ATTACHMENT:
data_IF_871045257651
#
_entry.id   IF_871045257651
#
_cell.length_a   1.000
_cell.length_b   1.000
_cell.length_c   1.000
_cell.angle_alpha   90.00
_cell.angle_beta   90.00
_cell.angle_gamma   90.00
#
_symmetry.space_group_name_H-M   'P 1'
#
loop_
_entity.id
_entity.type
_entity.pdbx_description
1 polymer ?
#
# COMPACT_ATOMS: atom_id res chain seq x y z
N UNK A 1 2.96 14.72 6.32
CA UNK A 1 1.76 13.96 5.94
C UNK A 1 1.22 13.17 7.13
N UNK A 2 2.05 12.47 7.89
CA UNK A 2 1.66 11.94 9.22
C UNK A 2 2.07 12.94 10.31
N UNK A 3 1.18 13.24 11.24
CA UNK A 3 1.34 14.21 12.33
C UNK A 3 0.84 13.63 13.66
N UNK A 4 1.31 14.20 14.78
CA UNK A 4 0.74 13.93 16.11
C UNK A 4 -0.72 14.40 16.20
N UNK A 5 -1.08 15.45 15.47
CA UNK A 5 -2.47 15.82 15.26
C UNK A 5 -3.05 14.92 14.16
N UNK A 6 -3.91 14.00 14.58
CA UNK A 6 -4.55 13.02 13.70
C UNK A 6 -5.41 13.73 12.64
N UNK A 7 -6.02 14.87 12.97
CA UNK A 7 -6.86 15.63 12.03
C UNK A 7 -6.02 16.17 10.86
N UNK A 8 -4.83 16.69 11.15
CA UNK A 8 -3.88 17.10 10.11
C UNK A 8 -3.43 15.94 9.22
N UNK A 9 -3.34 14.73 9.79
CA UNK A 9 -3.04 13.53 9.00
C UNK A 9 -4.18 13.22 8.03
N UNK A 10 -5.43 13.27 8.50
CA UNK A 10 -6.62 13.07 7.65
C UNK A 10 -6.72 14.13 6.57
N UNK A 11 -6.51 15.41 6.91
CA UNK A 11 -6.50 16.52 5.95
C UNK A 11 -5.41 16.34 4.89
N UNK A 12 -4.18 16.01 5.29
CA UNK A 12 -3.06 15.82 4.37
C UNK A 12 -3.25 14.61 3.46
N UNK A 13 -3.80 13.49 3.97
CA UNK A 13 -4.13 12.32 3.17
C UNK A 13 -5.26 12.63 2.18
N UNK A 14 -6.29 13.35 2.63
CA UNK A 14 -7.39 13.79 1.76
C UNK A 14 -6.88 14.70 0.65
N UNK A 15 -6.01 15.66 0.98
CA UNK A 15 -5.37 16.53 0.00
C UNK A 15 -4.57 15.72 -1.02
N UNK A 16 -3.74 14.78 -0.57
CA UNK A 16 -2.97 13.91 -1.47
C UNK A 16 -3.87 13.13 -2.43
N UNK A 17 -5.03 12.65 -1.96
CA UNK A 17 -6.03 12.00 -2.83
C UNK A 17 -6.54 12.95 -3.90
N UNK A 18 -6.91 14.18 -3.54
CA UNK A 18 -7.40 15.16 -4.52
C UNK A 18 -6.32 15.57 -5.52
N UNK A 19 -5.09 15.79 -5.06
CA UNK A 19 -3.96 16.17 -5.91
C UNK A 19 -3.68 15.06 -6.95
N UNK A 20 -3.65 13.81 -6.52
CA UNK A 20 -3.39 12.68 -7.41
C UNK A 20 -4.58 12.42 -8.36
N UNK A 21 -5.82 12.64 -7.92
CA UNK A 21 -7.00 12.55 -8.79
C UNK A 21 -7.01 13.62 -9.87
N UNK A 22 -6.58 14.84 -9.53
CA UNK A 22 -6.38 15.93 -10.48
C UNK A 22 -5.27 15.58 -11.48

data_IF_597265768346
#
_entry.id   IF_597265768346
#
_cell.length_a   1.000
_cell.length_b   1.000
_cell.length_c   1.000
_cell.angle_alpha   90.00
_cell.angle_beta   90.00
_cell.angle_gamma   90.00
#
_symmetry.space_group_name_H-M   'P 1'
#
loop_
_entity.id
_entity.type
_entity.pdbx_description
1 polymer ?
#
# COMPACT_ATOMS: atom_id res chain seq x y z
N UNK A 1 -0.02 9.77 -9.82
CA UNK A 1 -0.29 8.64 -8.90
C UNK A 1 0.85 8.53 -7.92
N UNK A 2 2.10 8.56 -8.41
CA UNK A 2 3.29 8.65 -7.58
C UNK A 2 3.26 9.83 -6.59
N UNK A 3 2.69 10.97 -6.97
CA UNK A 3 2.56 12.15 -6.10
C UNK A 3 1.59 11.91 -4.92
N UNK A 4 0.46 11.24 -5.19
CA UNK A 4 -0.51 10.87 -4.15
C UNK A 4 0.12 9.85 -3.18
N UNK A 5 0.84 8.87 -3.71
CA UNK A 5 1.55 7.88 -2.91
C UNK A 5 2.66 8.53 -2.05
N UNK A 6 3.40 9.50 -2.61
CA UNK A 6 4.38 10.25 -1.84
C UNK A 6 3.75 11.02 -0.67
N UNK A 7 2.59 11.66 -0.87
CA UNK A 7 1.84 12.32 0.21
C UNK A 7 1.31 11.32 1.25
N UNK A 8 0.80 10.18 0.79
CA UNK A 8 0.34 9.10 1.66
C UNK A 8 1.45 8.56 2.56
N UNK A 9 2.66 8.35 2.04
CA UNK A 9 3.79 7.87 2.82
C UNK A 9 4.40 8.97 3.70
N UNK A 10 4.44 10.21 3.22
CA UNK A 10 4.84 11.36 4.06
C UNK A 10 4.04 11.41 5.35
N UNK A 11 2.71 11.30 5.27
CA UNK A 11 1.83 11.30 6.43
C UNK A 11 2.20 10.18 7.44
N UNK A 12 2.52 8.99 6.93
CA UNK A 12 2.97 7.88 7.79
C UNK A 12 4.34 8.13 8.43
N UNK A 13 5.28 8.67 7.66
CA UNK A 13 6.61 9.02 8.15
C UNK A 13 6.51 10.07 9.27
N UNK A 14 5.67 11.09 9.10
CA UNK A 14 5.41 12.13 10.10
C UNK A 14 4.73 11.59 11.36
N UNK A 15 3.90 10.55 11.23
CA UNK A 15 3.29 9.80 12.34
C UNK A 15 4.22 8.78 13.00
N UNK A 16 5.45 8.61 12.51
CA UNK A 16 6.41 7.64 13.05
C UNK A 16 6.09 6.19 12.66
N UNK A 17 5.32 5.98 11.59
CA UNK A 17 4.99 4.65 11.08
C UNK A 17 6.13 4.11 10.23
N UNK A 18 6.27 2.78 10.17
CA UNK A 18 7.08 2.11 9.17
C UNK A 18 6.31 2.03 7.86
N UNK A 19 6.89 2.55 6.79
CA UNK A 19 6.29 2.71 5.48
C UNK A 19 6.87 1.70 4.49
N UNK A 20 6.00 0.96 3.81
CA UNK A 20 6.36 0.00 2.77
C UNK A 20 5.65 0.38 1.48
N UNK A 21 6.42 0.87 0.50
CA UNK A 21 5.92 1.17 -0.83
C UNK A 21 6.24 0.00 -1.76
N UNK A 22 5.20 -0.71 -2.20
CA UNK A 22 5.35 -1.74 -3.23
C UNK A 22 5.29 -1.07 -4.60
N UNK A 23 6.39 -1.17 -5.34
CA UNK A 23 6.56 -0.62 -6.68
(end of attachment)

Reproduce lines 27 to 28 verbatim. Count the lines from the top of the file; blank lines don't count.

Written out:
N UNK A 3 1.18 13.24 11.24
CA UNK A 3 1.34 14.21 12.33